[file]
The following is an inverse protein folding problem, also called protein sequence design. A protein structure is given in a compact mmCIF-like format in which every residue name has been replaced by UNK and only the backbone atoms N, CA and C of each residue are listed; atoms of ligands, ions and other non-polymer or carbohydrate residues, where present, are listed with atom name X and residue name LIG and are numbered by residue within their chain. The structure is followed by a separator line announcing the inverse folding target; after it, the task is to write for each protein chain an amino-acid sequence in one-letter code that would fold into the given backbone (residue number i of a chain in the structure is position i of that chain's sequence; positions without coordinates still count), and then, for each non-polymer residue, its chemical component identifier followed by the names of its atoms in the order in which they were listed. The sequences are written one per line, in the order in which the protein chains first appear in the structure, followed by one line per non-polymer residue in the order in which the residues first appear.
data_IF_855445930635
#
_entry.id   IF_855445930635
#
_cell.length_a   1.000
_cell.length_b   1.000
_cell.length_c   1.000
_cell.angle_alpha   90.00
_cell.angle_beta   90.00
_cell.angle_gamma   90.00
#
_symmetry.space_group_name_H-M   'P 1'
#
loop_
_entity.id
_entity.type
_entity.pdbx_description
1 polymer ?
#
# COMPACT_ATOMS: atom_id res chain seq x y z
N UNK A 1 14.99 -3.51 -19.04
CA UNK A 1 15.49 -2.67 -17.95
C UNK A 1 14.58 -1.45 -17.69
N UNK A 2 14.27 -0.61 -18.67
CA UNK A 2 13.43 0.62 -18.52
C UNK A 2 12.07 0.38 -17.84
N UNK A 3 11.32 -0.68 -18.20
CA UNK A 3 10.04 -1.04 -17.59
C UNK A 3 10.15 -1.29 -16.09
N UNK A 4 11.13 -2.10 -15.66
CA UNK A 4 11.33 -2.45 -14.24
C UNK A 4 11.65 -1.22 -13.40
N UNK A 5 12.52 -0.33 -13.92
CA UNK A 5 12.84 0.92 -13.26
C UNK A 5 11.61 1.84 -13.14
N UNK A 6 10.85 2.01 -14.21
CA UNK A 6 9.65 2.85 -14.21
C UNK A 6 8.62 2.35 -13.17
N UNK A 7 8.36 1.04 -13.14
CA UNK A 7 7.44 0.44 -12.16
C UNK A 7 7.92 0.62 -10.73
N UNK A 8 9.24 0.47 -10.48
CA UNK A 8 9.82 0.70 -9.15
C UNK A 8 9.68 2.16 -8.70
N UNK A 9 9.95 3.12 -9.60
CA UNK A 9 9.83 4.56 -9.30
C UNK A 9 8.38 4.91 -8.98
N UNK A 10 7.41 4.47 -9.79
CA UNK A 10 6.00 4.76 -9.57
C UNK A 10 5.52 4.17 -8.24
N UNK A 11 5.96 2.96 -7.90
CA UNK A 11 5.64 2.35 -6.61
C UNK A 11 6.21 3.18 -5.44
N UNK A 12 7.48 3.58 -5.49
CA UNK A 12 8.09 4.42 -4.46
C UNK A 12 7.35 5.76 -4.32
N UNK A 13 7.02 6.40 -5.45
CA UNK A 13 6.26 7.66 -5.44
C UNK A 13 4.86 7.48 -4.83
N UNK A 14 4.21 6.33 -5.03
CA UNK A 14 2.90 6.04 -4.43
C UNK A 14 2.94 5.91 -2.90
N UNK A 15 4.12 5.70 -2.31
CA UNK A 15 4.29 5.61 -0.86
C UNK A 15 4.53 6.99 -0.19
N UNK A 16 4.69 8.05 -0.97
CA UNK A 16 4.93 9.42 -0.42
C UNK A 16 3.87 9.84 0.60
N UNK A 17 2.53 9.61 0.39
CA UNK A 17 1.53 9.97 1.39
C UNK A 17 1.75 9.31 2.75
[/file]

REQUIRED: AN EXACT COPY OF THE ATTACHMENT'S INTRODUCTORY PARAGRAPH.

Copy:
The following is an inverse protein folding problem, also called protein sequence design. A protein structure is given in a compact mmCIF-like format in which every residue name has been replaced by UNK and only the backbone atoms N, CA and C of each residue are listed; atoms of ligands, ions and other non-polymer or carbohydrate residues, where present, are listed with atom name X and residue name LIG and are numbered by residue within their chain. The structure is followed by a separator line announcing the inverse folding target; after it, the task is to write for each protein chain an amino-acid sequence in one-letter code that would fold into the given backbone (residue number i of a chain in the structure is position i of that chain's sequence; positions without coordinates still count), and then, for each non-polymer residue, its chemical component identifier followed by the names of its atoms in the order in which they were listed. The sequences are written one per line, in the order in which the protein chains first appear in the structure, followed by one line per non-polymer residue in the order in which the residues first appear.